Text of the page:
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Thursday, April 20, 2006

Surreal Lunch

About once a week, I treat myself to lunch at a local Chinese restaurant. The food's mediocre and the service somewhere between impersonal and rude, but it's rarely crowded and they usually seat me at a booth even though it is just me and my book. One of the interesting features of the restaurant is the music they play. It's not the usual Lite Hits or even the oddly compelling Beijing Top 20. Typically it is some form of classical music. But not the other day. The other day it was people singing in French.

So there I sat in a Chinese restaurant, listening to French music and reading about American history. Multiculturalism at its finest. Also somewhat surreal.

After the meal, I repaired to other parts of the shopping center to get a bag of cat food and then some groceries. As I entered the pet store, I noticed a girl, maybe 10 or 11, reaching into the pen where they keep the bunnies. With her was an older man--maybe Daddy, but more likely Granddad--who told the girl in a voice that sounded exactly like Tom Bosely playing Mr. Cunningham on "Happy Days," "Now, that's it. A bunny. That's the kind of pet I can see you with."

That was an interesting observation to me, especially since I wouldn't wish a bunny on my worst enemy. (Okay. Maybe my worst enemy. Or the Vice President.) People forget that just because they're cute and cuddly that they are rodents and have the personalities of schizophrenics on crack. At least that's been my experience.

My next stop was the grocery store, and apparently "National Block Len's Way Day" had been declared. Every way I went, there was someone hogging the aisle, glancing around aimlessly, like hillbillies at the Louvre. In addition to that, my concentration was off, and I kept having to circle back to the previous aisle to get some item forgotten. It was self-imposed deja vu. On one of these deja vu excursions, my way was blocked by a lady who was examing the shelves of canned tuna. After careful deliberation, she selected a stack of eight or nine cans and slowly deposited them in her cart. After considering the gravity of her action for a short eternity, she resumed her contemplation of the canned tuna shelves, apparently absorbed in the deciding whether or not cornering the canned tuna market was a wise investment at this time. I swung my cart around and took my only escape route to the next aisle.

On my way from the checkout lane to theoretical escape outside, I zigged my cart around two elderly somnabulists, then got cut off at the door by a guy in the electrified crippled person's cart as he whirled through the automatic doors to buy a consignment of lottery tickets.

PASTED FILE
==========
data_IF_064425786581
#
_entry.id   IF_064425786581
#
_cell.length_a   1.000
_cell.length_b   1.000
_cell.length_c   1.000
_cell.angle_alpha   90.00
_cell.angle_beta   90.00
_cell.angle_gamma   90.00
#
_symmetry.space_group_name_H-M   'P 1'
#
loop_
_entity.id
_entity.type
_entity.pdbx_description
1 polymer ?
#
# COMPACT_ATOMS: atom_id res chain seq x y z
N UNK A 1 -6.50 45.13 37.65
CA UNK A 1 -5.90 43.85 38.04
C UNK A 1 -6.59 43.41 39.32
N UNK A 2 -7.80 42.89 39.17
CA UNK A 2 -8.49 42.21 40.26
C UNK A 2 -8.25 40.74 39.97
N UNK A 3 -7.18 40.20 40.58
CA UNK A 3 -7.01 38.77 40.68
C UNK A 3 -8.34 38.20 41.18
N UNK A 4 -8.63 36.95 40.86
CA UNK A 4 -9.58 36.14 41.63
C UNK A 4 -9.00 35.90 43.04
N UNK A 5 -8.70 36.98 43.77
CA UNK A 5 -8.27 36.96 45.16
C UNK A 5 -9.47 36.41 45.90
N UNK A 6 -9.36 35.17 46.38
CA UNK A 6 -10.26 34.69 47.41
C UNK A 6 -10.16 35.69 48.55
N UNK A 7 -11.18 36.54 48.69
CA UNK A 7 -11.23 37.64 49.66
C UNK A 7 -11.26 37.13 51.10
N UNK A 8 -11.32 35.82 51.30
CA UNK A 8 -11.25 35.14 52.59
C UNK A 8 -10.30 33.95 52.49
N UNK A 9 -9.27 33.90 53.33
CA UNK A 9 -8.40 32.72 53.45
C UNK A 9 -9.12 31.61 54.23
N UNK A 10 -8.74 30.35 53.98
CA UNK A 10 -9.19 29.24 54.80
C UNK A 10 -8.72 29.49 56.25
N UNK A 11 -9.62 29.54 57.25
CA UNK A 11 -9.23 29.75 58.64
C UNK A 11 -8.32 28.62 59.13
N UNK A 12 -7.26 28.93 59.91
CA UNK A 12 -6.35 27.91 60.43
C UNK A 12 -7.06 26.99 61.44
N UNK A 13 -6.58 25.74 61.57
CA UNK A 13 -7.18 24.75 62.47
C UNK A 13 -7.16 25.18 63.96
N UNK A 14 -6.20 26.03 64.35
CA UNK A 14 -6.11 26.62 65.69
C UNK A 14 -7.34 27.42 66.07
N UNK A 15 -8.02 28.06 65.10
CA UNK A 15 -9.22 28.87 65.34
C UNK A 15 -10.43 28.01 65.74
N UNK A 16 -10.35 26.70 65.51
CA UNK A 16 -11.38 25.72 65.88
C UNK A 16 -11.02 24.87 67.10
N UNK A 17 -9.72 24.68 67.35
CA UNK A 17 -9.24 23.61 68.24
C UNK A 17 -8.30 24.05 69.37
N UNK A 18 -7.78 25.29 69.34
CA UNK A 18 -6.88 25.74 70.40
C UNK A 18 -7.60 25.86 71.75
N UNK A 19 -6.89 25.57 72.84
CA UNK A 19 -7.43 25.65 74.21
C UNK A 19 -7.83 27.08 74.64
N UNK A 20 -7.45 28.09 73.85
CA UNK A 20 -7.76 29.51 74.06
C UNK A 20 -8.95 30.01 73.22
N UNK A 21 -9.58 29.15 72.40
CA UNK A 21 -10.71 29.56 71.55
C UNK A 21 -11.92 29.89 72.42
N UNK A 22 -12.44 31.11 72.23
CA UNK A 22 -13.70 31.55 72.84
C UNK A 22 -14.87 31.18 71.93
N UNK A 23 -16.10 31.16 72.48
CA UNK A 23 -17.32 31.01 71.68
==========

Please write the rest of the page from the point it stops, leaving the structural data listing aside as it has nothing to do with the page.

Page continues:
Outside brought not freedom, but two people conversing and blockading the shortest distance between me and my car. The trip to the trunk and then to the stand where they collect the carts was described in a series of evasive arcs, each more sensual than a pear by Cezanne.

Due to traffic, I had to take the lesser of the two available routes home. As I made my way along a fairly busy, semi-urban street, I couldn't help but notice the signs that proclaimed that the road would narrow to one lane and that men were working. It turned out that neither claim was true. Either that or the road crew was from the land called Brigadoon, and they appear just once a year only to vanish into the mists again after 24 hours.

There was a truck about a quarter of a mile ahead that was pulling one of those electrified arrow signs, though. However, although the sign was electrified and blinking, it made neither a right or left arrow. It made two diamond shapes, the symbolism of which escaped me. It might, however, have given my wife some ideas, had she been there.

A car did stop in my lane to make a left turn, however. The driver wavered and hesitated as each opening in the traffic sped by. The driver behind me pulled up too close, but made no move to get around me. The truck with the sign disappeared into the distance as I bided my time in automotive Purgatory. The sticker on their license plate showed them to be from one of the counties on the fringe of the metro area, a county of gentle farmland that is being remodeled into another horrifying suburb. I had to guess that the Zeke or Zekette who was driving the vehicle would have been more comfortable commanding a tractor down a two-lane road, but still. This is the city. Grow a pair. Take the damn left turn.

Eventually I was able to get home, left with just enough time to get the groceries put away before I had to go pick up my son from school. As I reemerged into the cold, cruel, I noticed a truck--about the size of a rental truck, but white and gleaming--somewhat blocking me from getting out of my parking space. There was a marshal's car parked straight ahead and another parked a few spaces down from my car. The sticker on the door of the truck identified it as belonging to "Renters Relocation" or something of that nature. It was eviction day in DeKalb County.